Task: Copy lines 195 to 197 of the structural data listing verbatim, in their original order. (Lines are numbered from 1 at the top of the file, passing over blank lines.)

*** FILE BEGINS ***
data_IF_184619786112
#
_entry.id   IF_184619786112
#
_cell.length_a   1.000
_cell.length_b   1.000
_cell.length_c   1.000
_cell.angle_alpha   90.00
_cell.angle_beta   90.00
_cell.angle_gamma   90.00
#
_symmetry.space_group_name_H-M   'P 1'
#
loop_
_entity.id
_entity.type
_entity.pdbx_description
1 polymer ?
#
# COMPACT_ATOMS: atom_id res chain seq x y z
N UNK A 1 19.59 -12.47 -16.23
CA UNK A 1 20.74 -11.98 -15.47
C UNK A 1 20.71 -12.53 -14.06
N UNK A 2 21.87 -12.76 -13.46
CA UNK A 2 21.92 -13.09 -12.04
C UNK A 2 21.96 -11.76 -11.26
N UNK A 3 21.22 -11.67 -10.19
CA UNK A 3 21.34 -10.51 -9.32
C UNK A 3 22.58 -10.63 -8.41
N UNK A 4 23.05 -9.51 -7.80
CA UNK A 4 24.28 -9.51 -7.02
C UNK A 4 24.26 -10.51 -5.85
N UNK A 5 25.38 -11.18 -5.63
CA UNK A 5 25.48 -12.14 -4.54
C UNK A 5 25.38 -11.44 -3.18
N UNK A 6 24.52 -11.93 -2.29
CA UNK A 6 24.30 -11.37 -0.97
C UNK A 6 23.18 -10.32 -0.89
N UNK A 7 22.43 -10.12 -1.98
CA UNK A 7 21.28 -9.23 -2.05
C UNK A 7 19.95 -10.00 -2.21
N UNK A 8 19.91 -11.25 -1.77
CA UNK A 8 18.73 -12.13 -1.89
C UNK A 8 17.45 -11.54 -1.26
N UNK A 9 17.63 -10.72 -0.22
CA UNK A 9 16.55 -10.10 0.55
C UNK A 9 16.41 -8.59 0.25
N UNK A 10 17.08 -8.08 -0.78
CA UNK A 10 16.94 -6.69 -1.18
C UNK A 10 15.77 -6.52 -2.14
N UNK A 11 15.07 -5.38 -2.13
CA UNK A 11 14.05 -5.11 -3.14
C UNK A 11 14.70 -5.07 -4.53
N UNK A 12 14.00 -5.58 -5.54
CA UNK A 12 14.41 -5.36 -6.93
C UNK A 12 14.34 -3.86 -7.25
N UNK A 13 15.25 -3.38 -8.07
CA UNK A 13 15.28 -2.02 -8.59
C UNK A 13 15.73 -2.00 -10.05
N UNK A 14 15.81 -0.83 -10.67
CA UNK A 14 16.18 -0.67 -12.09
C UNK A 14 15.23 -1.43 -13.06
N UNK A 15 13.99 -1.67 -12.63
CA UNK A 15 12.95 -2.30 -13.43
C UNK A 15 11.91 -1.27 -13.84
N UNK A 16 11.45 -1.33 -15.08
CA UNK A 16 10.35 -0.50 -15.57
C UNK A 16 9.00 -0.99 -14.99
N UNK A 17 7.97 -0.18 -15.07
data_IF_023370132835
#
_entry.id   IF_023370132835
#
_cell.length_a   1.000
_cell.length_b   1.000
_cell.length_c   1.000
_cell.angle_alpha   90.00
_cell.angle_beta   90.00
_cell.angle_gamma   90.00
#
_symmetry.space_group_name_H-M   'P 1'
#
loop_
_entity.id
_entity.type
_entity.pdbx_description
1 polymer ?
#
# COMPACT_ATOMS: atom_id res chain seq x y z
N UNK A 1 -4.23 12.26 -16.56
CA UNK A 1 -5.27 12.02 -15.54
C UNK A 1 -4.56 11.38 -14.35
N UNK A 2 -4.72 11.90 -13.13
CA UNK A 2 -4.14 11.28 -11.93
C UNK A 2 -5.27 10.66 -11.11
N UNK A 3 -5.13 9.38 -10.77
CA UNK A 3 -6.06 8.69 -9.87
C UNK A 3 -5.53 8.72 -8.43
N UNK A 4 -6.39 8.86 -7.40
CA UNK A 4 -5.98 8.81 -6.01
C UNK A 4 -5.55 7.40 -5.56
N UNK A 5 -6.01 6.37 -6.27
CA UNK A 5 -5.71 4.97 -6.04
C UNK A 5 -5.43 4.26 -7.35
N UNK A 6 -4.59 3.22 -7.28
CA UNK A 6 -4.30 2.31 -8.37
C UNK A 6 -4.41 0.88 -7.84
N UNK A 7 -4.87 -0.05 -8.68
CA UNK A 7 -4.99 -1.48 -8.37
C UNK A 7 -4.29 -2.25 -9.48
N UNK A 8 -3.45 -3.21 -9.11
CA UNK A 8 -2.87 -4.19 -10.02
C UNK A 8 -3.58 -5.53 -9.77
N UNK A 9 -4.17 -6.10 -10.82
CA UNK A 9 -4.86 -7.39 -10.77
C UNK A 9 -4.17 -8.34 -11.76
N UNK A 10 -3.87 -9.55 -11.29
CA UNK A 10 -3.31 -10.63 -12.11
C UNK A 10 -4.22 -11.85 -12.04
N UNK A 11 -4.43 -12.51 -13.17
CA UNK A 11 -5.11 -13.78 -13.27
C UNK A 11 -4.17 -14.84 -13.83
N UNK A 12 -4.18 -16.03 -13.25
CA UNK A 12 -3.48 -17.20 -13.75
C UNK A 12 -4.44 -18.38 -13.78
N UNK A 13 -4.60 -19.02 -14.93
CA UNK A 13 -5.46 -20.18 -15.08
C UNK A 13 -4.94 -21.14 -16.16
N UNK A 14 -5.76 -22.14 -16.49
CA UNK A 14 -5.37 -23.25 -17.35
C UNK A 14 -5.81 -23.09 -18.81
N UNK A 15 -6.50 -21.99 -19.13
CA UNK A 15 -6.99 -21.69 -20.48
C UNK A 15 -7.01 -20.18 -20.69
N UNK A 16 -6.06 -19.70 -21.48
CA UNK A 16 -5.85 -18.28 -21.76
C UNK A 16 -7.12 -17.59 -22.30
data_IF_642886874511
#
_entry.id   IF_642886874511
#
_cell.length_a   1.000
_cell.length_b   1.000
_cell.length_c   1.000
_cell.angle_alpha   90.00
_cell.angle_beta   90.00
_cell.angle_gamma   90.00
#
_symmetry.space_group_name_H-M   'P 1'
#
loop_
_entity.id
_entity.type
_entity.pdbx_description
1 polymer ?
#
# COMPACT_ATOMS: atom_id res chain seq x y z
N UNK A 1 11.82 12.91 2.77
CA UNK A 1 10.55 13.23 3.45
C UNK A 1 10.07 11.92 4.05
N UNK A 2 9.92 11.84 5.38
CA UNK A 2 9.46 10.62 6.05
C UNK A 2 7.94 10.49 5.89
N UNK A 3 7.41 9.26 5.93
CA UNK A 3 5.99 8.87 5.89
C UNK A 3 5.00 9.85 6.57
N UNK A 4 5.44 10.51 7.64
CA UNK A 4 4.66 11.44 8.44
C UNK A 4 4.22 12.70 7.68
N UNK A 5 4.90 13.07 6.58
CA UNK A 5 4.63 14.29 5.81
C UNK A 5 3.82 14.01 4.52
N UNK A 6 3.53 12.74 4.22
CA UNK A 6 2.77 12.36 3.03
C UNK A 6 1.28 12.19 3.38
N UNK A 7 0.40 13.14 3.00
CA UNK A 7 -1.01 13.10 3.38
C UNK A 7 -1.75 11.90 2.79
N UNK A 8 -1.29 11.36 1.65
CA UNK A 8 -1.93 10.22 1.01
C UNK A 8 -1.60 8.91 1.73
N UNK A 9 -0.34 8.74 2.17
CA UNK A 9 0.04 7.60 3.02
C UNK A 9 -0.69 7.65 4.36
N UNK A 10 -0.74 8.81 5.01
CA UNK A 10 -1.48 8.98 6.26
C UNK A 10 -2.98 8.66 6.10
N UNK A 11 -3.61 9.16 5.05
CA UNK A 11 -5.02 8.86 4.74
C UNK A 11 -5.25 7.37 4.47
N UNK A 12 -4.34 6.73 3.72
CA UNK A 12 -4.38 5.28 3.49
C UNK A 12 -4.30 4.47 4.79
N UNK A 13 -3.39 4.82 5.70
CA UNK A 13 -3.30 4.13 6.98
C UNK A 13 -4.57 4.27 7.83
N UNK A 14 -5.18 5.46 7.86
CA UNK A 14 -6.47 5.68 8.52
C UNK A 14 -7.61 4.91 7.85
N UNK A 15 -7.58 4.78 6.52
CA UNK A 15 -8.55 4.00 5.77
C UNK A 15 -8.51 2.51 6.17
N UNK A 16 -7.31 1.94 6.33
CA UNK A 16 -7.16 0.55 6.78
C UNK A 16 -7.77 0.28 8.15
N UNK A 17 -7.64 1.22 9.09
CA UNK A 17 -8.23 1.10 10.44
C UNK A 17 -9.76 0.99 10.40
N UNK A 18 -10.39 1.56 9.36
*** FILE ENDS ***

CA UNK A 13 -3.30 4.13 6.98
C UNK A 13 -4.57 4.27 7.83
N UNK A 14 -5.18 5.46 7.86